Ghorbani on S. Roszak
Quoted from M. Ghorbani, Homo Opportunus: Strategic interactionism in the 21st century
She collected coordination equilibria like one might collect flowers or pin butterflies. She sought out increasingly esoteric arrangements from small villages and distant corners, discovered new synergies of action and behavior in ancient accounting scrolls and medieval battle descriptions. In diagrams and theory and plain description and concrete examples she attempted to record and characterize each stable fit between peoples, amassing a considerable collection, and when she had done that she went about tinkering with individual variables, experimenting by swapping out parts. She bred hybrids and cross-pollinated solutions; she ran simulations in a variety of contexts, tuning knobs and messing with parameters, narrowing the field until one arrangement was left standing.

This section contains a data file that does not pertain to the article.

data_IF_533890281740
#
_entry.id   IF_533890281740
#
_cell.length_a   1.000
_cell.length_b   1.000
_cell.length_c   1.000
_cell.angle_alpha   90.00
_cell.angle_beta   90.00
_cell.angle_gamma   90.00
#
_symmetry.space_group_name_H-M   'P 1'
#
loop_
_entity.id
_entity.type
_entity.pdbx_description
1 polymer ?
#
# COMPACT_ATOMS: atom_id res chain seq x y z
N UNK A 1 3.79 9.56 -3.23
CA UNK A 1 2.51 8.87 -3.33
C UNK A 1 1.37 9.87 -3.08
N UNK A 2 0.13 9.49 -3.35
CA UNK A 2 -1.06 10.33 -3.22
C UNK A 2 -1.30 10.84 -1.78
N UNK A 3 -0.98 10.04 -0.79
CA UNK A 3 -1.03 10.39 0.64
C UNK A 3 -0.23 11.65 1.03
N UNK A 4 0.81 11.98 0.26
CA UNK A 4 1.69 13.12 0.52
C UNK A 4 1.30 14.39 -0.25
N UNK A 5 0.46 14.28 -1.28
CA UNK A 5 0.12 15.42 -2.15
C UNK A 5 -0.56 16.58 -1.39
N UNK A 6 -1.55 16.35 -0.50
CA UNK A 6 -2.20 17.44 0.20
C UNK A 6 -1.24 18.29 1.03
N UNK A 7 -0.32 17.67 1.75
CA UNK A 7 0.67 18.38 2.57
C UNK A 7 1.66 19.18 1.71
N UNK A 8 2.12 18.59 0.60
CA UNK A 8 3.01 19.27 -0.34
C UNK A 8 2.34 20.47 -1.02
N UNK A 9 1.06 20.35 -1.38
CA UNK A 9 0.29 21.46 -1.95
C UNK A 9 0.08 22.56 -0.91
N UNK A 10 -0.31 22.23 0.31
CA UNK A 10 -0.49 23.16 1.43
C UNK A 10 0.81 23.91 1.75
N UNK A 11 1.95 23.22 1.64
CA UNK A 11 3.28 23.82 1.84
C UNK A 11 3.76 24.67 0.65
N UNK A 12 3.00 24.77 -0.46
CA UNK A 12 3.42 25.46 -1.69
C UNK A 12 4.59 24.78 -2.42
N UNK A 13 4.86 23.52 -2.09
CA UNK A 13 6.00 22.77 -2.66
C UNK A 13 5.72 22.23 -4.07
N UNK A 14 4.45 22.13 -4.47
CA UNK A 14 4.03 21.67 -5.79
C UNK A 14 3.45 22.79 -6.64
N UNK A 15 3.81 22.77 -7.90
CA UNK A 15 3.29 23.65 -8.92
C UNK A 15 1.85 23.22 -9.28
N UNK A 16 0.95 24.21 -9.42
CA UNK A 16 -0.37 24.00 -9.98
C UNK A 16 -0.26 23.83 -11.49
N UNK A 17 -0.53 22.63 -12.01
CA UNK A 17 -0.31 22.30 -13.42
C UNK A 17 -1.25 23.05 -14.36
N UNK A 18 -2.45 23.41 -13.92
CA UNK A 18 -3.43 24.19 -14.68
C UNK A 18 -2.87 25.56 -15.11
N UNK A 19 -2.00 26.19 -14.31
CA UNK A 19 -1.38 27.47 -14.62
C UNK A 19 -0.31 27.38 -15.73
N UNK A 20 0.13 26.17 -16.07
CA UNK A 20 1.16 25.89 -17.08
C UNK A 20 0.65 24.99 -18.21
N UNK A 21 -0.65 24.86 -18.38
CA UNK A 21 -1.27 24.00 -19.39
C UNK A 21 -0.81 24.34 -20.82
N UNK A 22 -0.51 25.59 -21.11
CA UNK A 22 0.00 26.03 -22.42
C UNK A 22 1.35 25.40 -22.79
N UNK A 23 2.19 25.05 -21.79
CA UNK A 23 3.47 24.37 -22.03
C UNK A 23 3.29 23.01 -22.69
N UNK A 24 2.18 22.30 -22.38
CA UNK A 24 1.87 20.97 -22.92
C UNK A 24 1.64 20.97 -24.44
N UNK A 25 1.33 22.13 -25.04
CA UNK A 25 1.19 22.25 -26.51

For her labor, she was vested with a strong sense of personal satisfaction, and with the right to name her discoveries. Through these names, she would sometimes pay homage to those whose debt she herself felt in. There was the Butlerian equilibrium and the French standoff, the altocumulus arrangement and Artaudian algebra, the Rawlsian lottery and a Borgesian system of common-knowledge memory. Her work, not yet recognized as either a legitimate collecting practice, or as science proper, received little else in the way of compensation or support; it was at that time the opinion of the more philosophically minded that her efforts amounted to little more than amateur game theory, and of the game-theoretic that they amounted to (little more than) amateur philosophy.